The ‘Panache’ barge Rob and Hazle were touring the Marne canal in

Link to detailed route page and map click on route title 

Saverne Marmoutier Loop

  • Distance 32.19 km
  • Time 8 h 2 min
  • Speed 4.0 km/h
  • Min altitude 194 m
  • Peak 480 m
  • Climb 605 m
  • Descent 596 m
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August 8, 2018
JS2018
Decided to head back out to Saverne, this time by car, to explore the area south of Saverne taking in the Haut Barr castle and the town of Marmoutier. Here is a link to the Alsace tourist office pdf file for the cycle route we took cycle map link

Chateau des Rohan (now the town hall) in Saverne at the start of our cycle

We found a convenient parking area near the centre of the town and headed for the Haut Barr.  Luckily it was still cool (23C) as we had a long winding ascent to get up to the bluff on which the castle stood.  The castle was open and free to explore.  It had commanding views in all directions, hence its nickname the eye of Alsace.  Shame it was a bit hazy due to the heatwave, and the forests due restrict views somewhat – but the shade was very welcome on our climb up! The Fortress was constructed on 3 rocky outcrops and the Devils Walkway connects the pinacles of the 2 highest outcrops.

Nearby was an old telegraph tower which formed part of the very first telegraph line in the world. This is the Chappel Telegraph system opened in 1798 to connect Paris and Strasbourg.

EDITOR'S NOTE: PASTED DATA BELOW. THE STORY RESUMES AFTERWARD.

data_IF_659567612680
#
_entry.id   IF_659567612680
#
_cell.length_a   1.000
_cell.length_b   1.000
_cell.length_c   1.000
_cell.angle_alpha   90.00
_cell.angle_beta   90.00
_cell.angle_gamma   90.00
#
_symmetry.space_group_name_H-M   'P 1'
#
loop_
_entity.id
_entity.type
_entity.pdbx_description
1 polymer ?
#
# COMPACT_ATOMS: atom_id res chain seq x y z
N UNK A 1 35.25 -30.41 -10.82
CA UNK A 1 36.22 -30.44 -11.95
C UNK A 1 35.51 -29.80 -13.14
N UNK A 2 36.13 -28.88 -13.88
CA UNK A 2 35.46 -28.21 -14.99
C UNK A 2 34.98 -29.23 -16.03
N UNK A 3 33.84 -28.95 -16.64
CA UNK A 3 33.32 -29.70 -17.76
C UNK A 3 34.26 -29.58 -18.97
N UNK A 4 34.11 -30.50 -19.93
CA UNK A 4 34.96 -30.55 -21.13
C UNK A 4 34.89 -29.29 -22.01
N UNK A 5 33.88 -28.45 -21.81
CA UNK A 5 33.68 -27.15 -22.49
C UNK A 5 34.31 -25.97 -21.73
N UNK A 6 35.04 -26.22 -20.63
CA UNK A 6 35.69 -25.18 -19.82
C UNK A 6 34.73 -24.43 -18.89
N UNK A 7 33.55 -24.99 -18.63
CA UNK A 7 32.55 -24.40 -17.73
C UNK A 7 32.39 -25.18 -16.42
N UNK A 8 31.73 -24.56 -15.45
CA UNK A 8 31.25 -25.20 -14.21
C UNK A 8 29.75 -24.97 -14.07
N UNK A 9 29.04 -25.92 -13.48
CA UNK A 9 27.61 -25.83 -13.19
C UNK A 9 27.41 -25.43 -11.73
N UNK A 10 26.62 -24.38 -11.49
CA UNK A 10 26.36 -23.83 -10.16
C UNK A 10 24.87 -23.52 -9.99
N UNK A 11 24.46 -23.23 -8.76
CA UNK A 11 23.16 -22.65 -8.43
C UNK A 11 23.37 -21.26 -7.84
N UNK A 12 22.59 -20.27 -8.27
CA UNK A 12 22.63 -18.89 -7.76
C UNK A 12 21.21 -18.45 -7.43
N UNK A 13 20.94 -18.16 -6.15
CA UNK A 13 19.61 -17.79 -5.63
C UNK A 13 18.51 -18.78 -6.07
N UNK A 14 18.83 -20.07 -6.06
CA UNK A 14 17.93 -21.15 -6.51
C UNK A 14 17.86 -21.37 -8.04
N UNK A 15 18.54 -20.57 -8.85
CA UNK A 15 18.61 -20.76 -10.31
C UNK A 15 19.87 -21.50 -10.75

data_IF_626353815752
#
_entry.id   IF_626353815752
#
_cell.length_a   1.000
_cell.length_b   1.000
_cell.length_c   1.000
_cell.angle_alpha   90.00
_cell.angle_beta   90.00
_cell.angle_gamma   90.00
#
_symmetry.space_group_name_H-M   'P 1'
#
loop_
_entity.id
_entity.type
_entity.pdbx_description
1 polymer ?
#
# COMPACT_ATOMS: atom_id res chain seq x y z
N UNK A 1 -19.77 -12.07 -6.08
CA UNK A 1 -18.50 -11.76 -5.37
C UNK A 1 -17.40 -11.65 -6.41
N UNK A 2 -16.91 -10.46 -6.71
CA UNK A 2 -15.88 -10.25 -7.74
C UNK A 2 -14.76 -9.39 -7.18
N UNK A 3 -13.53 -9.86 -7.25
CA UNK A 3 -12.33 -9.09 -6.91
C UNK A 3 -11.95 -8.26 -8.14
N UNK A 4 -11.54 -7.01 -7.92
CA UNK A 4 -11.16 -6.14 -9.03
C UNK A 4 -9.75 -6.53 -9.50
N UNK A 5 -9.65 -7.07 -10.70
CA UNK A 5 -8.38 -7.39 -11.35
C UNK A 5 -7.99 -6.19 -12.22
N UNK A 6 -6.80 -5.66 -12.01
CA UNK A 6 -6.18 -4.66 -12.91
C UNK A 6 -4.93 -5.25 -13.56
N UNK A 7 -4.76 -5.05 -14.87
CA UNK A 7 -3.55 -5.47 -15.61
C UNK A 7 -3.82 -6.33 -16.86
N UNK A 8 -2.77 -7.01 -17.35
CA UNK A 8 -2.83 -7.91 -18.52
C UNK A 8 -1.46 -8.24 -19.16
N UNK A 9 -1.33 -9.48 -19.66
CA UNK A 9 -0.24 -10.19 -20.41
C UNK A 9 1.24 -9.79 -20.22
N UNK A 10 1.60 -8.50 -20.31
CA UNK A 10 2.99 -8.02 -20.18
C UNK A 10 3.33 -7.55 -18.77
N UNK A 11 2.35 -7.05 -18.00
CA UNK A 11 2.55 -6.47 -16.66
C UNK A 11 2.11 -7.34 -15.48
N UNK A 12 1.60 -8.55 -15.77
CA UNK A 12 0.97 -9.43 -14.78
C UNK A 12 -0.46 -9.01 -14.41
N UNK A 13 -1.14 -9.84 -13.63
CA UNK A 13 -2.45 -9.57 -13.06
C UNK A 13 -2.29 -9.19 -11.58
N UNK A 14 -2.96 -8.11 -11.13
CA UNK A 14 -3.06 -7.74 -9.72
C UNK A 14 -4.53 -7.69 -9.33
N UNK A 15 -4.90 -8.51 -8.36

Vaulted ceilings and organ in Abbey

Back on the bikes we followed the ridge line south through those forests and gently dropping to the valley below.  The route took us through lovely Alsace villages with amazing displays of summer flowers, mainly bright red begonias and geraniums. After a very relaxed lunch at a small hotel in Birkenwald we wound our way to Marmoutier and a visit to the Abbey Church which dominates the centre of this very  picturesque town.

We popped into the abbey and admired the the beautiful stained glass windows, Silbermann organ (c.1710), and vaulted ceilings.  The highlight though was a visit to the crypt which took us down to the original construction from the 7th century.  The crypt housed various stone sarcophagus and skeletons, the most remarkable though being a wooden coffin carved from an oak tree.  It was a German tradition to plant an acorn when a child was born and then cut down the oak when they died to make the coffin.

Back on the bikes we covered the last few kilometres to Saverne, thankful that ride had not been longer as the temperatures hit the high thirties and although we drank much more water we found the whole day very tiring. Still after a dip in the pool we were refreshed and enjoyed our evening out with with Rob and Hazel at a very nice restaurant (Le Clos)  in the centre of Strasbourg near the Abbey

Here is a link to a video of our ride

Click on the play button below to see a compilation of photos from the day